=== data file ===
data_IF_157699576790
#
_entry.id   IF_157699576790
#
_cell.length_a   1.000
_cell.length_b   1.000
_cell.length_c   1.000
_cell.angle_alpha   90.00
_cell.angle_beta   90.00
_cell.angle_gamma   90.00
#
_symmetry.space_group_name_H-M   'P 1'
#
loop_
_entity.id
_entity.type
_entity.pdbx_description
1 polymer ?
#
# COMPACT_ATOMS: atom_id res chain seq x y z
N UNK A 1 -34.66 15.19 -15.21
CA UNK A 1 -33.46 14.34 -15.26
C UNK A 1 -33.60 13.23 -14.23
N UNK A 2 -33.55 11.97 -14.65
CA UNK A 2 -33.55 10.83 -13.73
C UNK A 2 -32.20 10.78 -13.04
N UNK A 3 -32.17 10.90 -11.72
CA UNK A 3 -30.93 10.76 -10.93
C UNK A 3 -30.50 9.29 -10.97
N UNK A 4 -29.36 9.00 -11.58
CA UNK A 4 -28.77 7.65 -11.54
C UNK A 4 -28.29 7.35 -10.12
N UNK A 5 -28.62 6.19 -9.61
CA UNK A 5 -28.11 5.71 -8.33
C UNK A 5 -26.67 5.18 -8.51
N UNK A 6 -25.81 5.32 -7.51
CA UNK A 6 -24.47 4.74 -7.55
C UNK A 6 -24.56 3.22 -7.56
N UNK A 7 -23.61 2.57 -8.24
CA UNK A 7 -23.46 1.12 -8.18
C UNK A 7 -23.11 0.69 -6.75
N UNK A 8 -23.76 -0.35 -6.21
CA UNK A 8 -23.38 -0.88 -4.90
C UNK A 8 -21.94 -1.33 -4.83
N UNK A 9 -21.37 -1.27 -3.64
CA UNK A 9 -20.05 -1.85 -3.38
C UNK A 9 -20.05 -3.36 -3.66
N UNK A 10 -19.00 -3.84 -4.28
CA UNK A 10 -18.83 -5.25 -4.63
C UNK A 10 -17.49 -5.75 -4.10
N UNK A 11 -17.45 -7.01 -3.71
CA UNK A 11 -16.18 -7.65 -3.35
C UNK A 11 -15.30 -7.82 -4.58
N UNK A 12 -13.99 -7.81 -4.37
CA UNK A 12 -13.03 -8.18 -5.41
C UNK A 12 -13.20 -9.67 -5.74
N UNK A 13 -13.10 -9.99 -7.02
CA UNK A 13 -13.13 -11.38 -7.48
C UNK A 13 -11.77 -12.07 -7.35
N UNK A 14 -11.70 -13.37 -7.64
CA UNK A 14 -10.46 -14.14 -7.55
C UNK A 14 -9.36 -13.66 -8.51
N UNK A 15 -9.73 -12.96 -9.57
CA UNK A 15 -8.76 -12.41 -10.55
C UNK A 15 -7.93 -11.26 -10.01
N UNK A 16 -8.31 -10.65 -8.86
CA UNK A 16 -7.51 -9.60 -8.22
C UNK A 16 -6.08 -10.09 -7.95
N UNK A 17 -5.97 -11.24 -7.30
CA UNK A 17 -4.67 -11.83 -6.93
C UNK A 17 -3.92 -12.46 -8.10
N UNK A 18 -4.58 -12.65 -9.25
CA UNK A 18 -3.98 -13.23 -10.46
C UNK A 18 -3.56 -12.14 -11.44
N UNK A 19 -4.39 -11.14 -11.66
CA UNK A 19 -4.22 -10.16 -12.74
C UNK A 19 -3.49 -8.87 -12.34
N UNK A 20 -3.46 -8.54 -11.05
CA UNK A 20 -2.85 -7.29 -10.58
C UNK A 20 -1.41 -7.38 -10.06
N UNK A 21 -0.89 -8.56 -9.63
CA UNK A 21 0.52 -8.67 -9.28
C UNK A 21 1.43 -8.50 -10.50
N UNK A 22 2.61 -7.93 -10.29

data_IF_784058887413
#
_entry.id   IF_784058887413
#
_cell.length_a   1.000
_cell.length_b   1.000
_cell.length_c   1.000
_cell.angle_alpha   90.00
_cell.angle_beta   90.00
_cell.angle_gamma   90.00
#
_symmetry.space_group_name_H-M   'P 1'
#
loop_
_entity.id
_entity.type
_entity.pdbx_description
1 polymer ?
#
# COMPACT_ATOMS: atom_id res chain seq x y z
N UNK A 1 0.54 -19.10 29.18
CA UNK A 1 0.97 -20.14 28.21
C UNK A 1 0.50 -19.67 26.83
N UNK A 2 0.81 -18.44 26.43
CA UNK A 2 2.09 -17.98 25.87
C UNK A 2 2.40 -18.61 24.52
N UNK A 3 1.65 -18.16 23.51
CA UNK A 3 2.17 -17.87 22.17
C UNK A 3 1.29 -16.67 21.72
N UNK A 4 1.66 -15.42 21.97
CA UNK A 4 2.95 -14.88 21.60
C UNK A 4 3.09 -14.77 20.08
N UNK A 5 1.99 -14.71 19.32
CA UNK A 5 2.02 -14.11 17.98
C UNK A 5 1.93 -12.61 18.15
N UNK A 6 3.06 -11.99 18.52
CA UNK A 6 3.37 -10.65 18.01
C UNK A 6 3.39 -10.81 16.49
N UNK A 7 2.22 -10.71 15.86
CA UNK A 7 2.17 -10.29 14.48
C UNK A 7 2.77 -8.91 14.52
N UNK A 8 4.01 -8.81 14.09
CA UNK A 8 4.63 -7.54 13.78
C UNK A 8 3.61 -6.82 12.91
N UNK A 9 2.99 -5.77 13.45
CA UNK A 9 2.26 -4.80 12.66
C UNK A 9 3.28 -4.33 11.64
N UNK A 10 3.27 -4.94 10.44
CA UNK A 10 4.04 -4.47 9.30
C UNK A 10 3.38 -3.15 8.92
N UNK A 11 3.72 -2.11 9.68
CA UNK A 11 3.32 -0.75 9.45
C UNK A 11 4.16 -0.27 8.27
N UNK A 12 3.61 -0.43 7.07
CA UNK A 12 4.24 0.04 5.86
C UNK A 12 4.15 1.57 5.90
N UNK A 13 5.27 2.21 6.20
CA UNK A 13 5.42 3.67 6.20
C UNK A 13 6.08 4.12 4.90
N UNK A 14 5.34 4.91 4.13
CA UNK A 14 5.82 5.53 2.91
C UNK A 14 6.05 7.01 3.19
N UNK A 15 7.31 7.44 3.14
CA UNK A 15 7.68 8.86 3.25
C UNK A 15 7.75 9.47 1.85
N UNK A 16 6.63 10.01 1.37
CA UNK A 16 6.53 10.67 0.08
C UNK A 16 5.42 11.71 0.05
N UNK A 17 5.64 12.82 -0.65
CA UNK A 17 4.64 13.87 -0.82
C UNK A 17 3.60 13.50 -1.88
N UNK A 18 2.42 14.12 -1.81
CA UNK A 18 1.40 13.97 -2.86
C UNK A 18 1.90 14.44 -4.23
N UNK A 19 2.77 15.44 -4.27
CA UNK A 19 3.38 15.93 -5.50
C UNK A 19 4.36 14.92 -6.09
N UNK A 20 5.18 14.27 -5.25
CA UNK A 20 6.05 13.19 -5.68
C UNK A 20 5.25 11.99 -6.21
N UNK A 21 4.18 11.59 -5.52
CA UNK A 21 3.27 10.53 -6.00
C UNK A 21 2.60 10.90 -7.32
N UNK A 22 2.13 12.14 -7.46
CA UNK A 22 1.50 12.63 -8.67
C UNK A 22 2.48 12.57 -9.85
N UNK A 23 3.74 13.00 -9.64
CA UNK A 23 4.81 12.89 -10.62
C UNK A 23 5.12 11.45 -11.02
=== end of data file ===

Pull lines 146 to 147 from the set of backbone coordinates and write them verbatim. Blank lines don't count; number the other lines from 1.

C UNK A 14 6.05 7.01 3.19
N UNK A 15 7.31 7.44 3.14